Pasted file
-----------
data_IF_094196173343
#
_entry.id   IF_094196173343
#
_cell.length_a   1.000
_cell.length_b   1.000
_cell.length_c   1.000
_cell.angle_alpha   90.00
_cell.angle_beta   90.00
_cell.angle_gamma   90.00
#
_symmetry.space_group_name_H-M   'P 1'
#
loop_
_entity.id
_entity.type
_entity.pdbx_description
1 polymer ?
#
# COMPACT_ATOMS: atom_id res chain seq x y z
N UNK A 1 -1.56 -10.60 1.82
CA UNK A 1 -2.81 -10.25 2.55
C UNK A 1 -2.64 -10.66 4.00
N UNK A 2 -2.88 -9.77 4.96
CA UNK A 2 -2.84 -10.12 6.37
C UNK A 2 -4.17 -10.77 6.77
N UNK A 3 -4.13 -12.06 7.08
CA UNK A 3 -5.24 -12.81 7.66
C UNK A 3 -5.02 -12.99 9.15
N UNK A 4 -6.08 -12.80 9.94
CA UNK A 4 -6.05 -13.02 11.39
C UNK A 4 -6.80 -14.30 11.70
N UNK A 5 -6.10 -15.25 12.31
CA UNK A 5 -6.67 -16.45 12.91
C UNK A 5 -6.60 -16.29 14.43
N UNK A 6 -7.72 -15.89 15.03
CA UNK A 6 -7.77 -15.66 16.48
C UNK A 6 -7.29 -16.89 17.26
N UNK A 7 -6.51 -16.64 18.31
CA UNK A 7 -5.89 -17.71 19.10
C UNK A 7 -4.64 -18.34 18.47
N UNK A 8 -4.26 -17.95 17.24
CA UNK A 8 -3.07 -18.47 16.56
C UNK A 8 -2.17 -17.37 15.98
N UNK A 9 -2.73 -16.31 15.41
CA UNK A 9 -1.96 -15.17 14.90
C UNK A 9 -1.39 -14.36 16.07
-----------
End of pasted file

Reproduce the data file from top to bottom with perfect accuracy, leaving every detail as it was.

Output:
data_IF_094196173343
#
_entry.id   IF_094196173343
#
_cell.length_a   1.000
_cell.length_b   1.000
_cell.length_c   1.000
_cell.angle_alpha   90.00
_cell.angle_beta   90.00
_cell.angle_gamma   90.00
#
_symmetry.space_group_name_H-M   'P 1'
#
loop_
_entity.id
_entity.type
_entity.pdbx_description
1 polymer ?
#
# COMPACT_ATOMS: atom_id res chain seq x y z
N UNK A 1 -1.56 -10.60 1.82
CA UNK A 1 -2.81 -10.25 2.55
C UNK A 1 -2.64 -10.66 4.00
N UNK A 2 -2.88 -9.77 4.96
CA UNK A 2 -2.84 -10.12 6.37
C UNK A 2 -4.17 -10.77 6.77
N UNK A 3 -4.13 -12.06 7.08
CA UNK A 3 -5.24 -12.81 7.66
C UNK A 3 -5.02 -12.99 9.15
N UNK A 4 -6.08 -12.80 9.94
CA UNK A 4 -6.05 -13.02 11.39
C UNK A 4 -6.80 -14.30 11.70
N UNK A 5 -6.10 -15.25 12.31
CA UNK A 5 -6.67 -16.45 12.91
C UNK A 5 -6.60 -16.29 14.43
N UNK A 6 -7.72 -15.89 15.03
CA UNK A 6 -7.77 -15.66 16.48
C UNK A 6 -7.29 -16.89 17.26
N UNK A 7 -6.51 -16.64 18.31
CA UNK A 7 -5.89 -17.71 19.10
C UNK A 7 -4.64 -18.34 18.47
N UNK A 8 -4.26 -17.95 17.24
CA UNK A 8 -3.07 -18.47 16.56
C UNK A 8 -2.17 -17.37 15.98
N UNK A 9 -2.73 -16.31 15.41
CA UNK A 9 -1.96 -15.17 14.90
C UNK A 9 -1.39 -14.36 16.07